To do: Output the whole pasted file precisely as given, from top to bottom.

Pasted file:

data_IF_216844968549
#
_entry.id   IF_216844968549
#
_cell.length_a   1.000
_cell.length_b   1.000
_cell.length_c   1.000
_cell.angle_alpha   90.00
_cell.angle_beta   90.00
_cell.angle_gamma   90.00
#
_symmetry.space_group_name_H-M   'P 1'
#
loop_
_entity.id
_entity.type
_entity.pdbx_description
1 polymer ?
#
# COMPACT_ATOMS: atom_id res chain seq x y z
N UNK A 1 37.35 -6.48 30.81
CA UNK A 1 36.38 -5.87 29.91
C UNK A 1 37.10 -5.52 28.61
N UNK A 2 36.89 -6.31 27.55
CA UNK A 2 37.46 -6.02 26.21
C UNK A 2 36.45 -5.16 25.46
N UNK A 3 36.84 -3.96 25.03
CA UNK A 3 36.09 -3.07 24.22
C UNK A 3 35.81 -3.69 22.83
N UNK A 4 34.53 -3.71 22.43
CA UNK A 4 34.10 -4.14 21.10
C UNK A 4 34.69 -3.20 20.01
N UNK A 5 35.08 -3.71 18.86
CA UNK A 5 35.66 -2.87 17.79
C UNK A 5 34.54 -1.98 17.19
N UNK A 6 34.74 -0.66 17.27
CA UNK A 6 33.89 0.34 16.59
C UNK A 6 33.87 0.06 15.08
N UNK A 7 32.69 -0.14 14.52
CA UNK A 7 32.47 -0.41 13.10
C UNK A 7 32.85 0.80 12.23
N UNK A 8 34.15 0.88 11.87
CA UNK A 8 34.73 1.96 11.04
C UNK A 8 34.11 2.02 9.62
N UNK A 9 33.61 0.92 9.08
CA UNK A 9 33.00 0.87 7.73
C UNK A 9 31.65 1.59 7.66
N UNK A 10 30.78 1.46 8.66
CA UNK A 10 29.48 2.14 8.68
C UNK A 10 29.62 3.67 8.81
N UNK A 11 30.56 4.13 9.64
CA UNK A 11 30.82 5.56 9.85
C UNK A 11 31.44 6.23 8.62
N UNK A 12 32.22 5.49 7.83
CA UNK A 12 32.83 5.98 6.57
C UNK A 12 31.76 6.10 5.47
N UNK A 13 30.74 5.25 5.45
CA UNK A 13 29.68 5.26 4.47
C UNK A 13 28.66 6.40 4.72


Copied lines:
data_IF_216844968549
#
_entry.id   IF_216844968549
#
_cell.length_a   1.000
_cell.length_b   1.000
_cell.length_c   1.000
_cell.angle_alpha   90.00
_cell.angle_beta   90.00
_cell.angle_gamma   90.00
#
_symmetry.space_group_name_H-M   'P 1'
#
loop_
_entity.id
_entity.type
_entity.pdbx_description
1 polymer ?
#
# COMPACT_ATOMS: atom_id res chain seq x y z
N UNK A 1 37.35 -6.48 30.81
CA UNK A 1 36.38 -5.87 29.91
C UNK A 1 37.10 -5.52 28.61
N UNK A 2 36.89 -6.31 27.55
CA UNK A 2 37.46 -6.02 26.21
C UNK A 2 36.45 -5.16 25.46
N UNK A 3 36.84 -3.96 25.03
CA UNK A 3 36.09 -3.07 24.22
C UNK A 3 35.81 -3.69 22.83
N UNK A 4 34.53 -3.71 22.43
CA UNK A 4 34.10 -4.14 21.10
C UNK A 4 34.69 -3.20 20.01
N UNK A 5 35.08 -3.71 18.86
CA UNK A 5 35.66 -2.87 17.79
C UNK A 5 34.54 -1.98 17.19
N UNK A 6 34.74 -0.66 17.27
CA UNK A 6 33.89 0.34 16.59
C UNK A 6 33.87 0.06 15.08
N UNK A 7 32.69 -0.14 14.52
CA UNK A 7 32.47 -0.41 13.10
C UNK A 7 32.85 0.80 12.23
N UNK A 8 34.15 0.88 11.87
CA UNK A 8 34.73 1.96 11.04
C UNK A 8 34.11 2.02 9.62
N UNK A 9 33.61 0.92 9.08
CA UNK A 9 33.00 0.87 7.73
C UNK A 9 31.65 1.59 7.66
N UNK A 10 30.78 1.46 8.66
CA UNK A 10 29.48 2.14 8.68
C UNK A 10 29.62 3.67 8.81
N UNK A 11 30.56 4.13 9.64
CA UNK A 11 30.82 5.56 9.85
C UNK A 11 31.44 6.23 8.62
N UNK A 12 32.22 5.49 7.83
CA UNK A 12 32.83 5.98 6.57
C UNK A 12 31.76 6.10 5.47
N UNK A 13 30.74 5.25 5.45
CA UNK A 13 29.68 5.26 4.47
C UNK A 13 28.66 6.40 4.72